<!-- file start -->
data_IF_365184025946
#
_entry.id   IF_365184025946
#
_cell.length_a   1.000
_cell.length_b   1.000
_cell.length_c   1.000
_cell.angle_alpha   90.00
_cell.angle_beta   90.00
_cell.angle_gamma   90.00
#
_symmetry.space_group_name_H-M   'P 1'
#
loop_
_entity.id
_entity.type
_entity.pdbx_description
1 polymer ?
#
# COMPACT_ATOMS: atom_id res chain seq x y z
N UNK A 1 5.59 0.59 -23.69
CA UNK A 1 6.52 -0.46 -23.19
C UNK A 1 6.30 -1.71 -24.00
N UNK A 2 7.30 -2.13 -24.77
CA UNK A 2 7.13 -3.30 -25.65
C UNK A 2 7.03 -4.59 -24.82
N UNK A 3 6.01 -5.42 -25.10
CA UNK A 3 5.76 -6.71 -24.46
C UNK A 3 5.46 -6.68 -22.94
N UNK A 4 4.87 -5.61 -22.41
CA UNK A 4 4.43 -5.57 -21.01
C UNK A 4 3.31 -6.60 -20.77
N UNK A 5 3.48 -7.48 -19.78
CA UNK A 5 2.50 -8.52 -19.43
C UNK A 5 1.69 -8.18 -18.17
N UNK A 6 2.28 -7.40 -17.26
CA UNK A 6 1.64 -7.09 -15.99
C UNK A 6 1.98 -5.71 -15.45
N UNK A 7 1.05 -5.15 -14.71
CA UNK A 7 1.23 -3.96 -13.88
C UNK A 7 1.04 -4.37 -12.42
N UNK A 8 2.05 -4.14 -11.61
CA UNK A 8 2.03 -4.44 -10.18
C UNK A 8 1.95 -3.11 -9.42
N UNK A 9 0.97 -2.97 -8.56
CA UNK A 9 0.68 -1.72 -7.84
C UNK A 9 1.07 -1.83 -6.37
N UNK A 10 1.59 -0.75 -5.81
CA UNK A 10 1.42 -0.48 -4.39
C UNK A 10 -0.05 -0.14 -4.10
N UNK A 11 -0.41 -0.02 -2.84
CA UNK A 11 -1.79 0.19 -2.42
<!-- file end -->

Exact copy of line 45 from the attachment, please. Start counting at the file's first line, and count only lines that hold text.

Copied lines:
N UNK A 9 0.97 -2.97 -8.56